Carr was born on 28 June 1892 (and so celebrated his 22nd birthday on the day the Archduke was shot). He was born rather higher in the social scale than H.G. Wells, for his father was the manager of a small factory which had been built up, from artisan beginnings, by his own father. The family was quite prosperous, and Carr went to Merchant Taylor’s, where he shone. Even as a child, he was a somewhat unpopular figure, for he did not like fools, and his definition of ‘fool’ was generous. At his infants’ school they had to stop him from playing chess because he did not get on with anything else; later, it was a toss-up whether he turned to Classics or Mathematics. At school, the largely Tory boys – it was the Mafeking and Joseph Chamberlain’s stumping the country – did not like a professed Free Trader.

It would appear that his own parents did not much care for him either. It is said that they farmed him out to live with an aunt, one of these sad Edwardian spinster-dependents. She adored him; she even learned Latin so as to help him with his homework. Once he reached Trinity College, Cambridge he dismissed her, and she died in loneliness and penury some years later. It was not the last act of cruelty which Carr was to perform. There were three Mrs Carrs (not one, as the Times obituary claimed), and each marriage ended in hideous circumstances: one wife was left when she already had terminal cancer, another abandoned, when Carr was almost ninety, because she was ‘depressing’. He died in an old people’s home, the matron of which he would ask, piteously, to hold his hand. For Carr very greatly wanted to be loved, and he much preferred women’s company to men’s, although he treated his women so badly. Curiously enough, his money survived these disasters. He was cannily generous when it came to settlements, and he was – until his declining years – adept at the Stock Exchange. He was also, it is said, very mean. The charge most often levelled at his work on the Soviet Union was that it lacked a dimension of humanity. Towards the end of his life, Carr was interviewed by the New Left Review.[1] He was prepared, he said, to recognise the achievements of the Russian Revolution despite all the millions of casualties. It was characteristic of him not to see anything odd about adding: ‘An English historian can praise ... Henry VIII without being supposed to condone the beheading of wives.’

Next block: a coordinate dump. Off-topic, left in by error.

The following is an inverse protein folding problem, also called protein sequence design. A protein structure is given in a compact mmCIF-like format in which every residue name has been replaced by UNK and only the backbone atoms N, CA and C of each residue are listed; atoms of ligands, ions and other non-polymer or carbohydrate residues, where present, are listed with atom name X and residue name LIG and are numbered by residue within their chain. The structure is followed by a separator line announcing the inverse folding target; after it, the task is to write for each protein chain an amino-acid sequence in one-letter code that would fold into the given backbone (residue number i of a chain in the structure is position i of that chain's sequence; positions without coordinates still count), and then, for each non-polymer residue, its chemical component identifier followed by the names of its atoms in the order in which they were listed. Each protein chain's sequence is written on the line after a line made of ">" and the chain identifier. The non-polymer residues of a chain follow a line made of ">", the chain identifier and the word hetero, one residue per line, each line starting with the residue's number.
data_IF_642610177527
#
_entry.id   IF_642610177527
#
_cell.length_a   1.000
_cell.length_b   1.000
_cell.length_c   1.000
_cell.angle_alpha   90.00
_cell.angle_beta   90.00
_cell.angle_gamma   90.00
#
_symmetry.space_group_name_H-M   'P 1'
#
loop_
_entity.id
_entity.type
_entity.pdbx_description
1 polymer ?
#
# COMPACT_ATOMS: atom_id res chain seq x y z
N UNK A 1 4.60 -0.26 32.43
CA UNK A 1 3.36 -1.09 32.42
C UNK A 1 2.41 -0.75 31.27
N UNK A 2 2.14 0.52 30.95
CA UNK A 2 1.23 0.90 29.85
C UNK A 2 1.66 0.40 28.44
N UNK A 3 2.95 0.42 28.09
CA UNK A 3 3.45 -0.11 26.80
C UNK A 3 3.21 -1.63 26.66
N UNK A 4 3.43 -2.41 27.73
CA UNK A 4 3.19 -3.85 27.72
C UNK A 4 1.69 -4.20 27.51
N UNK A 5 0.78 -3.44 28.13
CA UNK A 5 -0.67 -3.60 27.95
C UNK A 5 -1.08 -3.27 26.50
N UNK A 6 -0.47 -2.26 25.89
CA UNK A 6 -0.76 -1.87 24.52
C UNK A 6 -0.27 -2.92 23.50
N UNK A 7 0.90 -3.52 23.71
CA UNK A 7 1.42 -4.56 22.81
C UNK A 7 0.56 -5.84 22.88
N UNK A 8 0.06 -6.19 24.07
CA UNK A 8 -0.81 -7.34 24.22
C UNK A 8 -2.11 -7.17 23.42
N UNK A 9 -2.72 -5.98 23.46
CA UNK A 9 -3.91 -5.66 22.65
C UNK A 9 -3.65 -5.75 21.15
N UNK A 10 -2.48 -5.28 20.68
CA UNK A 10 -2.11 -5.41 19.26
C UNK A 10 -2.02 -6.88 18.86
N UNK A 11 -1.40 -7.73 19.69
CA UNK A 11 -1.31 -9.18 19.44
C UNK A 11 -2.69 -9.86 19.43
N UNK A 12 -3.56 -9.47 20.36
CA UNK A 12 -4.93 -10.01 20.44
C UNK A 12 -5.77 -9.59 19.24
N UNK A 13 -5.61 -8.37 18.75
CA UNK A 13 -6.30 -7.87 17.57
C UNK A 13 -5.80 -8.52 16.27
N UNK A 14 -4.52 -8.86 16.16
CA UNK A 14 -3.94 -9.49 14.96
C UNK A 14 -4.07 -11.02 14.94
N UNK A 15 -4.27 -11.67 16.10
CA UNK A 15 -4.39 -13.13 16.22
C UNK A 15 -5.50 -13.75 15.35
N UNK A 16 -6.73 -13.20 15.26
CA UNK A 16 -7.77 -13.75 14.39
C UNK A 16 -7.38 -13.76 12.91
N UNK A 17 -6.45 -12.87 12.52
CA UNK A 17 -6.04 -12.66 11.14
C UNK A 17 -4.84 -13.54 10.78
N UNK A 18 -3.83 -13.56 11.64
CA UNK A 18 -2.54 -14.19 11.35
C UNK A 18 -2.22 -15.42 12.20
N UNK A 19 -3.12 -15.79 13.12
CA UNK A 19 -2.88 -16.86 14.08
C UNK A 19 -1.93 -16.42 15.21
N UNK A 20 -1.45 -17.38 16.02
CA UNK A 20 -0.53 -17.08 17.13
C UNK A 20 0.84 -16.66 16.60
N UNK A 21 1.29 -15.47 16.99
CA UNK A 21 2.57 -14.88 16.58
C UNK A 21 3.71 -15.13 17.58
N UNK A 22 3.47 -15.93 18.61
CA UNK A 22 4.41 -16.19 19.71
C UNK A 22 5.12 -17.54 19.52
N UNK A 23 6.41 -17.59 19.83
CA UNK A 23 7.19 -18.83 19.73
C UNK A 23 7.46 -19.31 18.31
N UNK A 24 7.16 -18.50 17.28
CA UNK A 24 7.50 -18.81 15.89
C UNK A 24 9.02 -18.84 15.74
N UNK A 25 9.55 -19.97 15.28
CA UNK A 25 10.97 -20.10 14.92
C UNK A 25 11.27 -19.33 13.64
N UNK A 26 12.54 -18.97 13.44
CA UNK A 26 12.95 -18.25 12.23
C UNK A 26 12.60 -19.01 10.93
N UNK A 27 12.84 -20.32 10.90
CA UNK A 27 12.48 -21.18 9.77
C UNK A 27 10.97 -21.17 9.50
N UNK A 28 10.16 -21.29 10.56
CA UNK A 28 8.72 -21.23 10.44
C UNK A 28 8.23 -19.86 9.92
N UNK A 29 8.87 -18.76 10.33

Carr’s views and prose style owed much to his experience of the Foreign Office, which he did not leave until his mid-forties. At Cambridge, he excelled as a Classicist (he won the Porson Prize, and with it bought a set of Macaulay) and proceeded to the Foreign Office in the middle of the First World War, escaping conscription for reasons, apparently, of health. He attended the negotiations for the Peace Treaties, and was awarded a CBE for his efforts, even though he was not yet thirty. There is a glimpse of him in Harold Nicolson’s diaries, at the Ritz with Kenyes.